Milei government closes Argentina’s state news agency Télam, reporters say it’s “an attack on democracy”  

By March 6, 2024

Buenos Aires, Argentina — Argentina’s government on Monday closed Télam, the country’s public news agency that has been operating since 1945 and is the second-largest Spanish-language news agency in the world after Spain’s EFE. President Javier Milei had previously called Télam a “propaganda agency” but journalists who work there said the move is an “attack on democracy and freedom of speech.”

Last Friday, in his first address to Congress, President Milei said, “We’ll close [Télam] because it has been used in the last decades as a Kirchnerist propaganda agency.” That night, the agency reported about its impending closure. Télam is one of many government agencies that hit the chopping block under Milei’s — a self-described anarcho capitalist — shock economic reforms. 

Read more: Nationwide shutdown in Argentina to protest President Javier Milei’s economic reforms 

On Monday, journalists heading to work found that police had fenced the entrance to the agency’s building in downtown Buenos Aires and weren’t letting in workers. They also reportedly received an email announcing a seven-day, paid suspension for all 760 journalists and agency workers, who protested, saying that the decision implies an “attack on democracy and freedom of speech.”

After giving a “a hug of solidarity” to the building they could no longer enter, Télam journalists decided to camp out in front of the fence to watch for any attempts from government officials to enter the newsroom. 

“Archives here belong to all Argentine people. We must defend them,” Télam union representative Tomás Eliaschev told Argentina Reports from the door of the newsroom building. 

Eliaschev said there are no negotiation channels open between the workers and the government. “We invite the society to know what Télam is and why it matters in terms of public information rights,” he said.

Almost instantly following the agency’s shuttering, a backlash from journalists and academics flooded social media.

Candela Ini, a politics reporter from news outlet La Nación, posted on X, “Télam does have a reason to exist. Its closure, without giving a serious and responsible discussion regarding how it should work, is an attack on freedom of expression.”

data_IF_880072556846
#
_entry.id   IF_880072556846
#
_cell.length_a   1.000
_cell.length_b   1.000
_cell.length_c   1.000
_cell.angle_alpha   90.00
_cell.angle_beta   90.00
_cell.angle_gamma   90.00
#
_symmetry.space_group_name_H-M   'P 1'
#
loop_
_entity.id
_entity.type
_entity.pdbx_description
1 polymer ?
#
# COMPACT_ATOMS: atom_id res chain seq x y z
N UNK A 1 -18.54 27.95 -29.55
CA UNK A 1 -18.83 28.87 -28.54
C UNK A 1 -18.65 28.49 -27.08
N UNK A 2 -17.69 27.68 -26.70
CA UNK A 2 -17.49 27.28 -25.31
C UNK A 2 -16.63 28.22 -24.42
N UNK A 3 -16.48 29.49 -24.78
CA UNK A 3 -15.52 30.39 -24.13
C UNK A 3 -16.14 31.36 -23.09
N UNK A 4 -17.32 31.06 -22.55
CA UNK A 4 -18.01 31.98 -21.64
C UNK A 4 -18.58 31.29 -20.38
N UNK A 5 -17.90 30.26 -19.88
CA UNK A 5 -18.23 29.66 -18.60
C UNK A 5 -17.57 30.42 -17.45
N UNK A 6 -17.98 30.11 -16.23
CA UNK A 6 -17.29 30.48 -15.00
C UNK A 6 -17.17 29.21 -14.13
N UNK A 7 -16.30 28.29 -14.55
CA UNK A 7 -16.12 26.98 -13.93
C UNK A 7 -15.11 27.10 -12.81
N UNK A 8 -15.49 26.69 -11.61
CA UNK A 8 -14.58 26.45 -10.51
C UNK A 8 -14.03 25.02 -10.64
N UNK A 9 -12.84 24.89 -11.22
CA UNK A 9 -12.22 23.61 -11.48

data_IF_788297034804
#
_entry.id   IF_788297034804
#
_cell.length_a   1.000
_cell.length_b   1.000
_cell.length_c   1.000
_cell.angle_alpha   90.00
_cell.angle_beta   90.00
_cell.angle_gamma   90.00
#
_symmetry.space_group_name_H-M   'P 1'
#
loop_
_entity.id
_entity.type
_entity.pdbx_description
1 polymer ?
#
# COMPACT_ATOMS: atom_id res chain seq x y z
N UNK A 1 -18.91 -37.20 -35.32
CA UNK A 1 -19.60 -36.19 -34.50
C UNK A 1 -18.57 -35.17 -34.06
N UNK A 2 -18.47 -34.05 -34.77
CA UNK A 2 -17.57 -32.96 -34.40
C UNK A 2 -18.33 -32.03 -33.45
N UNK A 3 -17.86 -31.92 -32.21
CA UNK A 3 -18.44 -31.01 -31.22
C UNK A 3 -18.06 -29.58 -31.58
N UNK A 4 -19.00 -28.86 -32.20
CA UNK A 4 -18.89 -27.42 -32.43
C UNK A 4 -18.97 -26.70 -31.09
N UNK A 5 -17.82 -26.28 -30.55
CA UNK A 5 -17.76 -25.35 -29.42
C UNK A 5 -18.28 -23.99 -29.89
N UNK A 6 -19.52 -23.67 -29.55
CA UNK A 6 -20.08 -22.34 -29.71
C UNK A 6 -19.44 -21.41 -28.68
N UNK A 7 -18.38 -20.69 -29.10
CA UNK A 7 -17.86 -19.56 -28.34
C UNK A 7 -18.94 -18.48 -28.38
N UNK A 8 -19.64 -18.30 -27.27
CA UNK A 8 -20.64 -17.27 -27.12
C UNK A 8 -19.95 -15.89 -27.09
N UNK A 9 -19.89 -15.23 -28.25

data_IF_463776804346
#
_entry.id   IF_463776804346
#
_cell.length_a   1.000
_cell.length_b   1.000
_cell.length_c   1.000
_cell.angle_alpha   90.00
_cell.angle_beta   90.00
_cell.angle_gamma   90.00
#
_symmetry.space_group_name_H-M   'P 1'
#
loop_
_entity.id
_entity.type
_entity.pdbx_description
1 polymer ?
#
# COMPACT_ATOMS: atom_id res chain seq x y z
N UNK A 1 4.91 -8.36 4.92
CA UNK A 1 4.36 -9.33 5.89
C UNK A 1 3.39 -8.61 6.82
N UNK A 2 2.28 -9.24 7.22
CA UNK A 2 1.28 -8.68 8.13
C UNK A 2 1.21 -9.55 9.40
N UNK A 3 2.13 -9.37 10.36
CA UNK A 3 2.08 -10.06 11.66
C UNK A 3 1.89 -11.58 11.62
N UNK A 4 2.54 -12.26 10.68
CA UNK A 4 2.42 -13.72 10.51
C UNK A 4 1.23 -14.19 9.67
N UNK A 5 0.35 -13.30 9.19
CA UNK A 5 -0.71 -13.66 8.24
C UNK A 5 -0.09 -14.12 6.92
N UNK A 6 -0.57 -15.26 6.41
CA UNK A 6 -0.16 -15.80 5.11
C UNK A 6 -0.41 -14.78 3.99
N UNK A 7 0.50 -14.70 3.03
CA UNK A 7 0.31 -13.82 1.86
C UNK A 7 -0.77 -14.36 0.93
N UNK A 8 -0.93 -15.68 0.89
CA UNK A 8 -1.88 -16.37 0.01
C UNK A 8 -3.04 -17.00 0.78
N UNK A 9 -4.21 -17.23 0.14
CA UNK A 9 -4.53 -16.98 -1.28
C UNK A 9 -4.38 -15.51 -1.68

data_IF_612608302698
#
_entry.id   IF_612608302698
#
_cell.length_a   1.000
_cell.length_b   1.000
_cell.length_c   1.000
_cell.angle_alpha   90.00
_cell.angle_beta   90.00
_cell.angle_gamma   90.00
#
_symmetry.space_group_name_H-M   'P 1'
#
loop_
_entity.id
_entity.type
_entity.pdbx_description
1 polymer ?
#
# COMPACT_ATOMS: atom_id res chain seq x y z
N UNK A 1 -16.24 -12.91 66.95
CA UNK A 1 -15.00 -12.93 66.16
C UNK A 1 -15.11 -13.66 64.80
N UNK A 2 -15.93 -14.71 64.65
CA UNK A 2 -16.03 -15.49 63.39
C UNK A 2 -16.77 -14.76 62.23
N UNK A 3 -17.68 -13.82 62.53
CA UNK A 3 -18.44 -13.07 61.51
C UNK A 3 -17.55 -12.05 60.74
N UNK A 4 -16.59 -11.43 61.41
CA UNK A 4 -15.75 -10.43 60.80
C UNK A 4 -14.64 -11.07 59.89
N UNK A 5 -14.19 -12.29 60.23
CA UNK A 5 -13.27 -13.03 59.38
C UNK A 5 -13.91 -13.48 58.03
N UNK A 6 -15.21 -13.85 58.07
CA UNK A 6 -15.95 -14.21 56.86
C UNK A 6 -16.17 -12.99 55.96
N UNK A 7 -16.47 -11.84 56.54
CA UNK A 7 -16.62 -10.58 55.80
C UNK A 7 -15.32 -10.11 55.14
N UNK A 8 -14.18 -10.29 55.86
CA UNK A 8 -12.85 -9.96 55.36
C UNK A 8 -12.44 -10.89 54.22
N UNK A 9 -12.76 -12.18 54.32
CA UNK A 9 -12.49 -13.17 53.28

Academic and professor at University of Buenos Aires Martín Becerra argued that without Télam, news production from far-flung parts of Argentina would be almost non-existent. “The majority of Agencia Télam’s clients are private media outlets from all over the country. Télam correspondents, deployed in all Argentine provinces, are a critical information resource in a context of ‘media desertification,’” the scholar wrote on X.  

“We are going to defend Télam because it is not only about our jobs. Democracy is guaranteed in Télam,” said Carla Gaudensi, General Secretary of The Argentina Federation of Press Workers (FATPREN) and a radio journalist with Télam.

The Journalism Forum of Argentina (FOPEA) said regarding the shutdown, “in a context of growing misinformation, public media can and must play a decisive role in building more critical and better-educated audiences, with inclusion and balance of voices.”

Télam’s uncertain future 

Télam’s existence as a state-owned company is now uncertain. After taking office, President Milei announced a sweeping economic reform decree that included drastic cuts to nearly all government agencies. Many state-owned companies must either be closed or sold to the private sector.

“There is a reorganization plan developing for the agency,” Manuel Adorni, a spokesman for the president’s office, said on Monday referring to Télam. He said a plan from the government should be delivered in the coming days. According to Adorni, the new administration discovered that Télam has a budget shortfall of 20 billion Argentine pesos (USD $18 million). 

Latin America Reports contacted Javier Lanari, communications undersecretary in the president’s office for more details on the plan for Télam. Lanari responded that Chief of Staff legal advisors are in charge of any further agency restructuring.

Sabino Cabrera, a Télam journalist and a delegate with SIPREBA, a journalists union in Buenos Aires, told Argentina Reports that Télam’s closure is illegal. “SIPREBA reported to the court that the government decree is unconstitutional because it’d have to pass through Congress before actually being able to close the agency. The attempt to intervene in the agency then becomes illegal,” he said. 

Despite its costs, Télam’s work and archive is vital to the press ecosystem in Argentina. The agency counts hundreds of reporters all over the country, and customers from large media outlets such as Clarín, La Nación and Infobae, to small local radio stations, all use photos and newswires from the agency at a very low cost.